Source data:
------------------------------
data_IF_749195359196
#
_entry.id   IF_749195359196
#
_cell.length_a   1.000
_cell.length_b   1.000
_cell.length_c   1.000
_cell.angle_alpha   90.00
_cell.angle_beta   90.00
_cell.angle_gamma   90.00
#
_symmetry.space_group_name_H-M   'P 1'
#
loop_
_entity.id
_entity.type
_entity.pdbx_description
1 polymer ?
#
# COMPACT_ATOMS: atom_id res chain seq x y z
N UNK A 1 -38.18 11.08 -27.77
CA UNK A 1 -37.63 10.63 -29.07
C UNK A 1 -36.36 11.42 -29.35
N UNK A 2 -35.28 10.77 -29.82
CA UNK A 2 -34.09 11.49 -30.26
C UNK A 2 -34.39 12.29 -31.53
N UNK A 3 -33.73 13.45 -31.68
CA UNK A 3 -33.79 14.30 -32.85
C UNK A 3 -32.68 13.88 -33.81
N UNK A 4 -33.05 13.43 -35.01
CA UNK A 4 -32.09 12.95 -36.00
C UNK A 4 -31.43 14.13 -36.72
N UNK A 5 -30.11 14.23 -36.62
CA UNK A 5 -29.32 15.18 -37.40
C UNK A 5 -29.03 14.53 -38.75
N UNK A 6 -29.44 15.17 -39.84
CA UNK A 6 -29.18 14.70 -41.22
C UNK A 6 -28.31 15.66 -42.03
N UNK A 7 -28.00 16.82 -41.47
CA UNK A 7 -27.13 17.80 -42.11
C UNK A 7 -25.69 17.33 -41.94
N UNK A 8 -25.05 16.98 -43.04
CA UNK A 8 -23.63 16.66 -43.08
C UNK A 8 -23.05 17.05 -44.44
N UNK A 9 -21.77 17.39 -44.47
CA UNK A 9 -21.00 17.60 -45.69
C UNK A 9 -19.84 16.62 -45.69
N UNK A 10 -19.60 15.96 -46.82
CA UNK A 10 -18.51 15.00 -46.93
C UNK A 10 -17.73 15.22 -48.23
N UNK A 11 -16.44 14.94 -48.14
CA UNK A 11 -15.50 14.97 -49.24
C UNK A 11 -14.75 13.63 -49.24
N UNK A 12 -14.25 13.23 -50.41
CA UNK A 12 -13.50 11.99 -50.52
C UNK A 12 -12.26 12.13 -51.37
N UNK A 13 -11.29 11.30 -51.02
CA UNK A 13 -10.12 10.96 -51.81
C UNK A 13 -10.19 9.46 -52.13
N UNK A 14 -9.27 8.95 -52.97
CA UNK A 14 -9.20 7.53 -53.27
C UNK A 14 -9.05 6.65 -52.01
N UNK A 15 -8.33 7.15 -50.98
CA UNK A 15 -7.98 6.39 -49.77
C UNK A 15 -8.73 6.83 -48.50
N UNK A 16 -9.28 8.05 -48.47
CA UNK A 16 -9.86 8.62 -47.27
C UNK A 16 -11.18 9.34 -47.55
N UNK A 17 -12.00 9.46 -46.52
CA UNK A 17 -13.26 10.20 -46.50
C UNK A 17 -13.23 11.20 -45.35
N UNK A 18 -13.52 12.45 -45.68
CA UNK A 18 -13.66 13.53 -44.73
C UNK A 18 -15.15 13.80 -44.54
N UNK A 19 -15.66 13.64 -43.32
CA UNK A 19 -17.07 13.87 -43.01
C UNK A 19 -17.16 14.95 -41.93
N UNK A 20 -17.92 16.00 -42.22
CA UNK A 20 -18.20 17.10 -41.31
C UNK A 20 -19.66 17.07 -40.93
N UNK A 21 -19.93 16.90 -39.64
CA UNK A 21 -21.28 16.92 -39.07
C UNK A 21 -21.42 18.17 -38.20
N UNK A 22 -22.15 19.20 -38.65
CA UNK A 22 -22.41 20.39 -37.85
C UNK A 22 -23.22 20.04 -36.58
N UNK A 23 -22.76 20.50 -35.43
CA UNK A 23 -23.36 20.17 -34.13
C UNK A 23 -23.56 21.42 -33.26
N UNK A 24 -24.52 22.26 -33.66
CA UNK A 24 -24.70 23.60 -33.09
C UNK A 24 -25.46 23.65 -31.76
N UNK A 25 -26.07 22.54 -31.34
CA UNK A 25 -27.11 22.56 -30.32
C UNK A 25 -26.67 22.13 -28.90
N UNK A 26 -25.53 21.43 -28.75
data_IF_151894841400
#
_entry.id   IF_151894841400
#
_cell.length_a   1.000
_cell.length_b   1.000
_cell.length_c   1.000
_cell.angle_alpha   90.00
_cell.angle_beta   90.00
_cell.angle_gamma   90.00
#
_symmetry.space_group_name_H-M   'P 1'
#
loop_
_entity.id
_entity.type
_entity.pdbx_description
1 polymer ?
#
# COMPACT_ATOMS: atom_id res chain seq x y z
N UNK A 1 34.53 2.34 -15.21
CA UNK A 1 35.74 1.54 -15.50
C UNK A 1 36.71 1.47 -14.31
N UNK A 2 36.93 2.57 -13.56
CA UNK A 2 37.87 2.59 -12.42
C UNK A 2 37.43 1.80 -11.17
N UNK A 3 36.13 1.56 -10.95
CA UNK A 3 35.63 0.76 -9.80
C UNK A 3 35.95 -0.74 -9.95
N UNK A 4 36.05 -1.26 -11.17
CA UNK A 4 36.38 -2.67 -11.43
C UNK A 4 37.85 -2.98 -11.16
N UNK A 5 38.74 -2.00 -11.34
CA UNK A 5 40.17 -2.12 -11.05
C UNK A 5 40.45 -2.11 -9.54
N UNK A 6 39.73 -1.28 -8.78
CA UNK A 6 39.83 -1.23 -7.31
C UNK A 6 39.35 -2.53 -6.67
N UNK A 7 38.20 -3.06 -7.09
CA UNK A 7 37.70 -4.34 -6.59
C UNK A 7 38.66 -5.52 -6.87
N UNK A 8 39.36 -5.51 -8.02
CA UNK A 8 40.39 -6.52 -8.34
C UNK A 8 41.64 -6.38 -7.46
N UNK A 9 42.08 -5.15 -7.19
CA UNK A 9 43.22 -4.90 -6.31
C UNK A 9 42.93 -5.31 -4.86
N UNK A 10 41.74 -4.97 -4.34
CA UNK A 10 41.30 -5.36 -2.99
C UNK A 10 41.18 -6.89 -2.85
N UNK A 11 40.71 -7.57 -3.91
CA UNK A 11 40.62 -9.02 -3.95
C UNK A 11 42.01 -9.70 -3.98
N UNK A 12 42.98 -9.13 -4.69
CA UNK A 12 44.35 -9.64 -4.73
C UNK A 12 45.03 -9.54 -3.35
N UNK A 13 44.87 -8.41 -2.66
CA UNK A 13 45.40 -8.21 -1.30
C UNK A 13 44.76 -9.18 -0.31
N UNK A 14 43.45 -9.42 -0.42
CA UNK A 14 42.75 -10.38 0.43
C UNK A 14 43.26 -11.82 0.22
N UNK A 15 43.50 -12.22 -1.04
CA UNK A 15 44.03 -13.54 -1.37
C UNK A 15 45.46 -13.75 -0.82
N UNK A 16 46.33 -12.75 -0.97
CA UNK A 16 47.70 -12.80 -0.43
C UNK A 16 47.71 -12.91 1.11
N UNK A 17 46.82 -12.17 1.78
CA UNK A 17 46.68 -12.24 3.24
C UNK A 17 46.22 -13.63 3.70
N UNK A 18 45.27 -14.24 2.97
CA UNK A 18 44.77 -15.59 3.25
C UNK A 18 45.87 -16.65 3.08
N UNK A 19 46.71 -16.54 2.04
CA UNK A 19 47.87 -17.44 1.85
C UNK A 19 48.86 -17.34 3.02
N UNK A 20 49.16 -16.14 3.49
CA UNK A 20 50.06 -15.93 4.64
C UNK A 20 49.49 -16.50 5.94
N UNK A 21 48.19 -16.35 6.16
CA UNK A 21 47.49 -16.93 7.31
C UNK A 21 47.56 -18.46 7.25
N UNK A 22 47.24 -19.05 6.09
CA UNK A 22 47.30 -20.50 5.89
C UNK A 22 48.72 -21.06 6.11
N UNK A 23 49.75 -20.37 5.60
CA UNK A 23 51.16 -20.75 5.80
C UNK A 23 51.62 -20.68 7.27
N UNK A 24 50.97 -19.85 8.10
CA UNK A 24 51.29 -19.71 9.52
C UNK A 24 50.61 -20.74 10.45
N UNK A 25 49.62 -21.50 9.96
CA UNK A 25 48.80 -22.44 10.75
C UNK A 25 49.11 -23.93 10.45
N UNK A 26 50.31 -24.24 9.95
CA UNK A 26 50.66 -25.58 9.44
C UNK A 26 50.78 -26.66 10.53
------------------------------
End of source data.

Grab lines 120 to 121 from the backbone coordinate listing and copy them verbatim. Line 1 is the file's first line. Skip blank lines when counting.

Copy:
N UNK A 2 36.93 2.57 -13.56
CA UNK A 2 37.87 2.59 -12.42